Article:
German court opens proceedings against VW over excessive labour pay

FRANKFURT (Reuters) – A German court on Tuesday said it had opened proceedings against current and former Volkswagen (VOWG_p.DE) managers, including management board members, on suspicion of breaching their fiduciary duties by awarding excessive pay to labour leaders.

In Germany, wasting corporate funds is legally a breach of fiduciary duty.

A regional court in Braunschweig, Lower Saxony, where Volkswagen is based, said it had opened proceedings at the behest of local prosecutors in Braunschweig.

Two former Volkswagen management board members as well as the current and former manager in charge of personnel are being probed for potential breach of their fiduciary duties, the Braunschweig court said in a statement.

Those being probed were responsible for setting pay and bonus payments for works council members, the court said, adding that prosecutors believed Volkswagen likely wasted more than 5 million euros ($5.86 million) in excessive pay for labour leaders between May 2011 and May 2016.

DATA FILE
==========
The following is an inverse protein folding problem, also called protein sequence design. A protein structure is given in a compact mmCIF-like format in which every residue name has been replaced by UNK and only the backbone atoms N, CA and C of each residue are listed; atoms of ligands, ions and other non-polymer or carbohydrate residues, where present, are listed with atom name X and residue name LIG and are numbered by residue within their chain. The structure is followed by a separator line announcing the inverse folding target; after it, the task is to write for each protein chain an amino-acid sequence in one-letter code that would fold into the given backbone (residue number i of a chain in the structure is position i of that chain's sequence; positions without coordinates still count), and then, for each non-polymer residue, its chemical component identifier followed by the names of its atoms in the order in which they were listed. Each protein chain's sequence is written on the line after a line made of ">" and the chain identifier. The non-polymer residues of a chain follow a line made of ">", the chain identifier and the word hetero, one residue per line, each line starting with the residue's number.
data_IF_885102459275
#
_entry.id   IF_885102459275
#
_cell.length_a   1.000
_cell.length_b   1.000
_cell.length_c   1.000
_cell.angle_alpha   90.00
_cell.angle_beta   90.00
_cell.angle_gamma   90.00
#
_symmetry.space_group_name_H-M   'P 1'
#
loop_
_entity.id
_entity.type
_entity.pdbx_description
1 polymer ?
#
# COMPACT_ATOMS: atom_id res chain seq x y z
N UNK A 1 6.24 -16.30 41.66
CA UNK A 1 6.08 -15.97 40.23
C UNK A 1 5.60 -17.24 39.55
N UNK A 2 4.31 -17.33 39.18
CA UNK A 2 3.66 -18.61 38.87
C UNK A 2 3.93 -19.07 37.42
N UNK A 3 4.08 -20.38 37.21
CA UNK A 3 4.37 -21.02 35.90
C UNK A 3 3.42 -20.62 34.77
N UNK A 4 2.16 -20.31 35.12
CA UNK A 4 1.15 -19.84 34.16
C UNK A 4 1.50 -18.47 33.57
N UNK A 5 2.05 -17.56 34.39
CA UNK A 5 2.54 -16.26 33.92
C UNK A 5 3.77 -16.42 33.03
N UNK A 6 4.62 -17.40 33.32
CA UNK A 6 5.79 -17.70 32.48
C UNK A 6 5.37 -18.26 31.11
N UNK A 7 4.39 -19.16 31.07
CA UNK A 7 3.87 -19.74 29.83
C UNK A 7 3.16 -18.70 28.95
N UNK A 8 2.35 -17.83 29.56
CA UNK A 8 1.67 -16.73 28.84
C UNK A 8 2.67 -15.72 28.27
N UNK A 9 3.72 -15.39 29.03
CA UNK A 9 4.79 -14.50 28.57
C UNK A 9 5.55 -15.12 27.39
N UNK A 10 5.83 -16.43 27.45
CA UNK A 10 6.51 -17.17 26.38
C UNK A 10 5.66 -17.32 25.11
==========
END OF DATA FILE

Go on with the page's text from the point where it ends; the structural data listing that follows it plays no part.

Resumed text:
Volkswagen and the works council have said that payments were in line with legal guidelines. Volkswagen had no immediate comment on Tuesday.

In 2017 Volkswagen said it had cut the salaries and suspended the bonuses of 14 members of its works council, including the council’s head Bernd Osterloh, as public prosecutors investigate alleged earlier overpayment.

At the time, Matthias Mueller, the former VW chief executive, said that the cuts in pay were a precautionary measure taken until the legality of pay levels were clarified.

In November 2016, prosecutors and tax investigators raided the offices of senior VW officials probing overpayment and tax evasion.

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